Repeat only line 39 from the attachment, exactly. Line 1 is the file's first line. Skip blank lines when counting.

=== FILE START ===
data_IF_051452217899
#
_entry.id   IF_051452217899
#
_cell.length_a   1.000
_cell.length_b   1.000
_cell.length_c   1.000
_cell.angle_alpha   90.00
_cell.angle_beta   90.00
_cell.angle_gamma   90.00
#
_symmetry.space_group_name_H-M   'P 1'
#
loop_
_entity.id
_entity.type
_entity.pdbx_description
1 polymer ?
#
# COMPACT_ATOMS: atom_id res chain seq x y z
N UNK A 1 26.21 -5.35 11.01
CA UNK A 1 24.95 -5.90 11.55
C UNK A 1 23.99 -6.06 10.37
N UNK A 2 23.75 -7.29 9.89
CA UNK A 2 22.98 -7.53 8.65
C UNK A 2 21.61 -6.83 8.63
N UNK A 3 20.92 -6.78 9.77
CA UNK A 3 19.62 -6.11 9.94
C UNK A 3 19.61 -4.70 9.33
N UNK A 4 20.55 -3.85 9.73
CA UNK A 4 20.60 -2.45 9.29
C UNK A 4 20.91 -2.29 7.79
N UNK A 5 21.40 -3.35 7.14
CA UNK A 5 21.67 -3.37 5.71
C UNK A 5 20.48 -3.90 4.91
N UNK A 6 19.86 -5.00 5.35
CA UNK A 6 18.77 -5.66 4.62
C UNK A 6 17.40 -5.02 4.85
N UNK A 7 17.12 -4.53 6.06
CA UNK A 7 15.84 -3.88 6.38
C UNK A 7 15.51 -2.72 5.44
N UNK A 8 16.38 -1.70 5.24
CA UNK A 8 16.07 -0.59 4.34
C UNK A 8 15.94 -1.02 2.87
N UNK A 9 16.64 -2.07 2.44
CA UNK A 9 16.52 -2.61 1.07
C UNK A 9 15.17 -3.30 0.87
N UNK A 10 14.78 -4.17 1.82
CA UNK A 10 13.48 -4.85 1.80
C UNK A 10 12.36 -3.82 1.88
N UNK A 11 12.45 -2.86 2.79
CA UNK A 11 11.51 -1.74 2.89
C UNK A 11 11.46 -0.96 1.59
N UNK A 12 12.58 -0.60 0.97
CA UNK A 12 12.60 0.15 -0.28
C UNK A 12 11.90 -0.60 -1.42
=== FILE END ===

N UNK A 7 17.12 -4.53 6.06